I don’t think the emergents are missional because the they as a group only point to the relevance of Christ but not to Christ. Promoting an eastern style meditation to “feel” what God means to you is not the mission of the Church. Instead of looking to the desert fathers and their mystisim, they should give Jesus a try.
(I’m still on your last point here) I think a dialogue would be great, I would support that. But I’ve been ridiculed and told that I’m a useless wordsmith for even suggesting that we need to bring up how we receive the means of grace at mission meetings. How would you suggest a diagloge begin when you are told not to bring up church at church?
Now to your first point; “Seems that you are basing some of your conclusions on experience. Isn't this a bit like what you are raging about in regards to how others create their ways of knowing?” I’m not sure I understand your point exactly, so if I do please feel free to correct me. I simply don’t believe we as creatures have the capability to create an understanding on our own of God that fits with what Scripture has laid out for us. To think otherwise, quoting ACV, would to side with the Anabaptists and others who think that the Holy Ghost comes to men without the external Word, through their own preparations and works. It wasn’t the case 500 years ago and it isn’t the case now. That is why I think that sitting in a drum circle meditating on an icon while listening to U2 just isn’t efficacious.
Finally there is no rage here at all, only frustration that with some that think Jesus just can’t be relevant unless we make him relevant. We are fallen creatures, we don’t deserve any grace that’s shown to us, but for reasons beyond our limited comprehension, faith given to us on the account of Christ is counted as our own. How can that be twisted into something irrelevant?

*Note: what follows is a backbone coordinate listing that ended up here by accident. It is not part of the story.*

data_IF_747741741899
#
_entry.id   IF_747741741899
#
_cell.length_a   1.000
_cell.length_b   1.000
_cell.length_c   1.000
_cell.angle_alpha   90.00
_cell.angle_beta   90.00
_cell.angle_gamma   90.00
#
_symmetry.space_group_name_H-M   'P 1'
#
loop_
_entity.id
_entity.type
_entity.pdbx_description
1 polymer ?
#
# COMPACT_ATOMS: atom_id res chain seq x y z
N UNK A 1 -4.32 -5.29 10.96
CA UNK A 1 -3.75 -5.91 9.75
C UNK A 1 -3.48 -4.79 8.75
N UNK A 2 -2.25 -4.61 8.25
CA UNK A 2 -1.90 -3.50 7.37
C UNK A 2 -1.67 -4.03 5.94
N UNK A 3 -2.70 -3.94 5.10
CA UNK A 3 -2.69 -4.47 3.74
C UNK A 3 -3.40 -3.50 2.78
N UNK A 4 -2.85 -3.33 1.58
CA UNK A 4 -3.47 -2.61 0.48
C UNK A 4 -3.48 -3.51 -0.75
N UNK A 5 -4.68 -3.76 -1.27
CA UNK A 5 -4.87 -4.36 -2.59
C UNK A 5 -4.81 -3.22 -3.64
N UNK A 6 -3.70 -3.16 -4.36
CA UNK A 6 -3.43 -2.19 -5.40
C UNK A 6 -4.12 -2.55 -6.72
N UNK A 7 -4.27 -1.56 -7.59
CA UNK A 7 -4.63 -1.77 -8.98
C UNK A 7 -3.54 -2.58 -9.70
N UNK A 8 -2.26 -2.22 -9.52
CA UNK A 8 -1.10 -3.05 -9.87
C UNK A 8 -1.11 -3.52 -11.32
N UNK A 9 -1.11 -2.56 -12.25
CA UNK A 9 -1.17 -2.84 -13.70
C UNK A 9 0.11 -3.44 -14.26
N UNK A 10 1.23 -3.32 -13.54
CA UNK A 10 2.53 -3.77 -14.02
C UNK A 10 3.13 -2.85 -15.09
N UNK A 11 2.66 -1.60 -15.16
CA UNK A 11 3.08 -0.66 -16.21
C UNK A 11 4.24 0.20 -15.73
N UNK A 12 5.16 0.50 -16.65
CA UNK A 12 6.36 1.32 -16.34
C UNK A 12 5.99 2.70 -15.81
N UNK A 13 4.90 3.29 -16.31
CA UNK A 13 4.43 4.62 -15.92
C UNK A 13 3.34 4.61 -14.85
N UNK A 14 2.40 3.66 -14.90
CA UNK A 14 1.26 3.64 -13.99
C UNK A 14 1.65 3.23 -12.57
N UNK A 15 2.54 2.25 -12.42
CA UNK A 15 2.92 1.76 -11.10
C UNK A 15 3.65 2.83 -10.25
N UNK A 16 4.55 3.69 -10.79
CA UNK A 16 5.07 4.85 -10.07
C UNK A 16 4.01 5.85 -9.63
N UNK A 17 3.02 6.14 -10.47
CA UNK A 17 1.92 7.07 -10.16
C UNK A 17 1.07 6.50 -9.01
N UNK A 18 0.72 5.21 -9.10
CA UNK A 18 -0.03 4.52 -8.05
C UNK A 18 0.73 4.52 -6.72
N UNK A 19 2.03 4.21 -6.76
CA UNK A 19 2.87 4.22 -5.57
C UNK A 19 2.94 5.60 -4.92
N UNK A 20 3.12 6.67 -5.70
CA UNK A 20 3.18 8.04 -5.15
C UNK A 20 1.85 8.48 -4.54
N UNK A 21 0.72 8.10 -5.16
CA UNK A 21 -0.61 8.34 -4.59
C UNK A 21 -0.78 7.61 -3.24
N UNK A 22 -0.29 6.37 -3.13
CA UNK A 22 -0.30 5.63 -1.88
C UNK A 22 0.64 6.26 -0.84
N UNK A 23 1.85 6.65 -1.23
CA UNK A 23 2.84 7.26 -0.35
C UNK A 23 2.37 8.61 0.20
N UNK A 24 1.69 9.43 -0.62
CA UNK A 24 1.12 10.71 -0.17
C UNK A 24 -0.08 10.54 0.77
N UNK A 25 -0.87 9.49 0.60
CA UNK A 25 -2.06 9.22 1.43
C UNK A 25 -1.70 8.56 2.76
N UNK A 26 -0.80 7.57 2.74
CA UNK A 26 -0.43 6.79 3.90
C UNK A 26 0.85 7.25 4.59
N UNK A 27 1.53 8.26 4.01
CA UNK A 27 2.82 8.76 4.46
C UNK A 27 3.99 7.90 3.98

Better that churches close than for those inside to be confused or tempted by with ideas that could lead them to a false gospel and ultimately to damnation.

If we start looking like the Emergents, what's to keep people from just going to an Emergent church?

The point of the post is that "church growth" wasn't the answer to growth, and now Bill Hybels mourns the fact that his throngs of people weren't actually being reached the way he'd envisioned.

Is there scripture that teaches us to reinvent the gospel every decade? Are we just buying into yet another trend with the emergents? Are they really going to have the answer this time?

Also, this post was not written in the spirit of hatred. I feel the same anxiousness when I see our beloved synod doing things that would cause us to be "tossed to and fro by the waves and carried about by every wind of doctrine, by human cunning, by craftiness in deceitful schemes."

We don't need any more schemes that would divide us. If we can't draw them in with the Gospel, then they're not going to stay for the coffee.

I fear we're ultimately teaching ourselves to be ashamed of the Gospel in trying to come up with "crafty" ways to reach people.

Christianity isn't a pretty road.
Daily, we die to our sin. Christ is found in our weaknesses. Jesus tells us to cut off body parts that are causing us to fall into sinful ways! We need to cut off the hand that picks up materials that aren't in alignment with the true Gospel.

Anon#2, Would it be safe to assume that you believe the mission is more important than the message?
Anon#2 Do you believe we should change the message so that we become relevent as the emergents demand?
Anon#2 Yes I do know how many churches close every day. Do you think the reason might be the same one Willow Creek just admitted to, not feeding the sheep, as in not preaching Christ?
Anon#2 Do think we should support synodical leadership if they want to promote new ways to promote a church that conficts with with Scripture and our Confessions so that we are relevent?
Anon#2 What new way to sell the church do you suggest to promote Jesus?

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  • From The Haut South